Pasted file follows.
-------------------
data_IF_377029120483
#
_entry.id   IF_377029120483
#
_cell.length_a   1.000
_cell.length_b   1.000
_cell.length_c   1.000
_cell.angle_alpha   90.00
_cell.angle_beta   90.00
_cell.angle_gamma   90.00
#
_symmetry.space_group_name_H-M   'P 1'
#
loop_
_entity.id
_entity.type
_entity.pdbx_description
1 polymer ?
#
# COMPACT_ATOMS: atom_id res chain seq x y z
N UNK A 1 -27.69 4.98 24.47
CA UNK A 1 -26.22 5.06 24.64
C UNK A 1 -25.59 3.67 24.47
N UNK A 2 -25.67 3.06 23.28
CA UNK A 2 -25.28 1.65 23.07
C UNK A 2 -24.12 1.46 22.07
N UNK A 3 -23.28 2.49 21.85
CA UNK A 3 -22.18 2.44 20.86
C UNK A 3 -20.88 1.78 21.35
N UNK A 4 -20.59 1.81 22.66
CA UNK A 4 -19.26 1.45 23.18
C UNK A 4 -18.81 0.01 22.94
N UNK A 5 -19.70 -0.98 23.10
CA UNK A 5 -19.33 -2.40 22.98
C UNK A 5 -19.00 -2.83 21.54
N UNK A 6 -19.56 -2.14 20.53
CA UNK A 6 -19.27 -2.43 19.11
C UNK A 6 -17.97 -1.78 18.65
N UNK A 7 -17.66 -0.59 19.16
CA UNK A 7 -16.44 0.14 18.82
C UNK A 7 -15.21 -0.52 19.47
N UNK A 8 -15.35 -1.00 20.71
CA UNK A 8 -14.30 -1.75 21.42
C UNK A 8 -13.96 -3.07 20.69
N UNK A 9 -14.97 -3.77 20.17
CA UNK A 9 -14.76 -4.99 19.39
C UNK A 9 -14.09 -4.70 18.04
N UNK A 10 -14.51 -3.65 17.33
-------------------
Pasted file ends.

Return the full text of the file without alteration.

data_IF_377029120483
#
_entry.id   IF_377029120483
#
_cell.length_a   1.000
_cell.length_b   1.000
_cell.length_c   1.000
_cell.angle_alpha   90.00
_cell.angle_beta   90.00
_cell.angle_gamma   90.00
#
_symmetry.space_group_name_H-M   'P 1'
#
loop_
_entity.id
_entity.type
_entity.pdbx_description
1 polymer ?
#
# COMPACT_ATOMS: atom_id res chain seq x y z
N UNK A 1 -27.69 4.98 24.47
CA UNK A 1 -26.22 5.06 24.64
C UNK A 1 -25.59 3.67 24.47
N UNK A 2 -25.67 3.06 23.28
CA UNK A 2 -25.28 1.65 23.07
C UNK A 2 -24.12 1.46 22.07
N UNK A 3 -23.28 2.49 21.85
CA UNK A 3 -22.18 2.44 20.86
C UNK A 3 -20.88 1.78 21.35
N UNK A 4 -20.59 1.81 22.66
CA UNK A 4 -19.26 1.45 23.18
C UNK A 4 -18.81 0.01 22.94
N UNK A 5 -19.70 -0.98 23.10
CA UNK A 5 -19.33 -2.40 22.98
C UNK A 5 -19.00 -2.83 21.54
N UNK A 6 -19.56 -2.14 20.53
CA UNK A 6 -19.27 -2.43 19.11
C UNK A 6 -17.97 -1.78 18.65
N UNK A 7 -17.66 -0.59 19.16
CA UNK A 7 -16.44 0.14 18.82
C UNK A 7 -15.21 -0.52 19.47
N UNK A 8 -15.35 -1.00 20.71
CA UNK A 8 -14.30 -1.75 21.42
C UNK A 8 -13.96 -3.07 20.69
N UNK A 9 -14.97 -3.77 20.17
CA UNK A 9 -14.76 -4.99 19.39
C UNK A 9 -14.09 -4.70 18.04
N UNK A 10 -14.51 -3.65 17.33